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Iranian Journal of Pediatrics
Tehran University of Medical Sciences Press
ISSN: 1018-4406 EISSN: 2008-2150
Vol. 20, Num. 2, 2010, pp. 199-205

Iran Journal of Pediatrics, Vol. 20, No. 2, April-June, 2010, pp. 199-205

Original Article

An estimation of steroid responsiveness of idiopathic nephritic syndrome in Iranian children

1. Department of Pediatrics, Tehran University of Medical Sciences, Tehran, IR Iran 
2. Children's Medical Center, Pediatrics Center of Excellence, Tehran, IR Iran 
3. Department of Pathology, Tehran University of Medical Sciences, Tehran, IR Iran 

Correspondence Address: * Division of Nephrology, Children's Medical Center, Pediatrics Center of Excellence, No 62, Dr Gharib St, Tehran

Date of Submission: 20-Apr-2009

Date of Decision: 24-Sep-2009

Date of Acceptance: 12-Mar-2010

Code Number: pe10028


Objective: Idiopathic Nephrotic syndrome (INS) is the most common form of nephrotic syndrome (NS) in children with the potential of progression to end stage renal disease (ESRD). INS is steroid-responsive in most children, but not all patients respond to it The aim of this study was to determine the rate of steroid responsiveness in children with INS that referred to Children's Medical Center since 1995 to 2007.

Methods: In as a cross sectional study, the medical records of all children with INS aged 1 to 15 years who were referred to our referral hospital was reviewed. All patients with onset of disease less than 1 year of age, spontaneous remission, secondary forms of NS associated with systemic diseases, and follow up duration of less than 12 months were excluded from the study. Patients were categorized into 6 groups: Group 1 needed biopsy prior to any treatment, group 2 non-relapsing NS, group 3 infrequently relapsing NS, Group 4 frequently relapsing NS, group 5 steroid dependent NS and group 6 steroid resistant NS.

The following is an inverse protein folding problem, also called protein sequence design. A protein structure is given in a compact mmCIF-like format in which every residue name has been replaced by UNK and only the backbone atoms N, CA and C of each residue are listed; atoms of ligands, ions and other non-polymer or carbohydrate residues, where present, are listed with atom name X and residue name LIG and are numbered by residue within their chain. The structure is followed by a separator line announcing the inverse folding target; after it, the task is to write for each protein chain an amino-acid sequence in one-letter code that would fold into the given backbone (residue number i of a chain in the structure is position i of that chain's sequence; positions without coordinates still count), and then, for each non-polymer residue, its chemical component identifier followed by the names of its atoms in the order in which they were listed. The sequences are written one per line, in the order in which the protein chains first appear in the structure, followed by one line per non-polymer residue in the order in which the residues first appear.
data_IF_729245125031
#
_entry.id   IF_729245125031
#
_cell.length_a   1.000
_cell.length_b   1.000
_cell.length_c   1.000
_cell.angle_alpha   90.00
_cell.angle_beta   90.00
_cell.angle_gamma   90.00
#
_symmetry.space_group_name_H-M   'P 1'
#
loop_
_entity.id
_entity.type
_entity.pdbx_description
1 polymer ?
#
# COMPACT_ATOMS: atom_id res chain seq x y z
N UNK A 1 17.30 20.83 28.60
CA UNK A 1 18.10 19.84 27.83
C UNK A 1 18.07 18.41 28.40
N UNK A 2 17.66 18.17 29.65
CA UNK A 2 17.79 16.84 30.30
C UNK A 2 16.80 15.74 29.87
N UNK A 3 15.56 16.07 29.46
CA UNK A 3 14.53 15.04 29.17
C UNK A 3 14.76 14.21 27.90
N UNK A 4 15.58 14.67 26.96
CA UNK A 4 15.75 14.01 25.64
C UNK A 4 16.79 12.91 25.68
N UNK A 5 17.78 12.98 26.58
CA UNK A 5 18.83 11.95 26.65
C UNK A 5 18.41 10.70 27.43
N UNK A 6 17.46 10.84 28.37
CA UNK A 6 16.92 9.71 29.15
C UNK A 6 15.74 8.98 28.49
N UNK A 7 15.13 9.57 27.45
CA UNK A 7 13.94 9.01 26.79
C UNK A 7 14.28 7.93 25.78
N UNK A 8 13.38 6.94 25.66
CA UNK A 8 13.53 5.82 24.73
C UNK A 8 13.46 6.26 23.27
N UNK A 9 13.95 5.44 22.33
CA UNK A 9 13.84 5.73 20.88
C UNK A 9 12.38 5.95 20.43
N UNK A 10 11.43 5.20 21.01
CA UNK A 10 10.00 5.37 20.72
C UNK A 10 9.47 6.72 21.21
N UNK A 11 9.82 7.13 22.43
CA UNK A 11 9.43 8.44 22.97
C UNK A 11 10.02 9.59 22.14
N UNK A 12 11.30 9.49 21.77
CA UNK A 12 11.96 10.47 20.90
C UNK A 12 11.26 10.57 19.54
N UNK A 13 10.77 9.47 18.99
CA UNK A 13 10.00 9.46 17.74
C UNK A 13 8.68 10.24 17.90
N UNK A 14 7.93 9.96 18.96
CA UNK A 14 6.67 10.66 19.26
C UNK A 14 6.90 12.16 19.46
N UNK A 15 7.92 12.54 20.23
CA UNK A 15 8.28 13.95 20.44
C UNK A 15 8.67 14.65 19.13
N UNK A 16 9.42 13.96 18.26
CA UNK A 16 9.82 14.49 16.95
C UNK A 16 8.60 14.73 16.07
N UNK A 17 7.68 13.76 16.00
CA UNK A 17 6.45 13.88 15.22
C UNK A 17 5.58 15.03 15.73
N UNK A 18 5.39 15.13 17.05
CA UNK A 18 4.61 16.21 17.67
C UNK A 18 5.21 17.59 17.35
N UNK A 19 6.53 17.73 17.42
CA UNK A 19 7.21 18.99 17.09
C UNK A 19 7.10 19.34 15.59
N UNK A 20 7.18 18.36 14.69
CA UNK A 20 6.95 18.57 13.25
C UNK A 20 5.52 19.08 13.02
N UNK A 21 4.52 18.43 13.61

Findings: A total of 238 patients were enrolled in the study. Kidney biopsy was performed in 79 cases. Minimal change lesion (MCL) was the most common (36.7%) pathological diagnosis. Steroid responsiveness was found in 81.5% of all cases including: 96% of MCL (consisting of biopsy proven cases and presumed ones), 32% of focal and segmental glomerulosclerosis, 73% of diffuse mesangial proliferation and 58% of membranoproliferative glomerulonephritis patients. During minimal follow up period of 12 months, there were 194 patients in remission, 32 patients with active NS, and 12 patients in ESRD.

Conclusion: Our study results showed that 81.5% of all patients, 96.2% of MCL and 32% of FSGS patients initially responded to steroid therapy.

Keywords: Idiopathic Nephrotic Syndrome; Steroid Responsiveness; MCL; FSGS; DMP; MPGN


Idiopathic nephrotic syndrome (INS) is the most common form of NS in children with the potential of progression to end stage renal disease (ESRD) [1]. It is more common in boys than in girls with a ratio of 1.6:1 and occurs in children at a median age of 4 years [2]. The mortality rate of nephrotic syndrome (NS) was 40% before 1940, primarily due to infection; but this has been significantly reduced with the introduction of steroid treatment and antibiotics. Steroids have long been used as the first line of treatment in NS, however, other immune-suppressives may be indicated when prednisolone fails to induce or sustains remission [3].

The overall incidence of childhood INS has been generally stable over the past three decades (two to seven cases per 100,000 children) [3]. However, the histological pattern of childhood INS is changing, and the incidence of FSGS seems to be increasing [4],[5]. Histopatho-logical findings in NS may reflect in patterns of responsiveness [1]. The most common form of NS in children is minimal change lesion (MCL) [6],[7]. The vast majority of patients with MCL (>90%) respond to steroid therapy. Other types of INS like focal and segmental glomerulosclerosis (FSGS), diffuse mesangial proliferation (DMP), membranoproliferative glomerulonephritis (MPGN) and membranous glomerulonephritis (MGN) are less steroid-responsive. More than 90 percent of patients who respond to steroid therapy have MCL [6]. MCL can accurately be diagnosed based on presenting clinical findings in children younger than 6 years of age, absence of hypertension, absence of hematuria, normal complement levels, and normal renal function [1].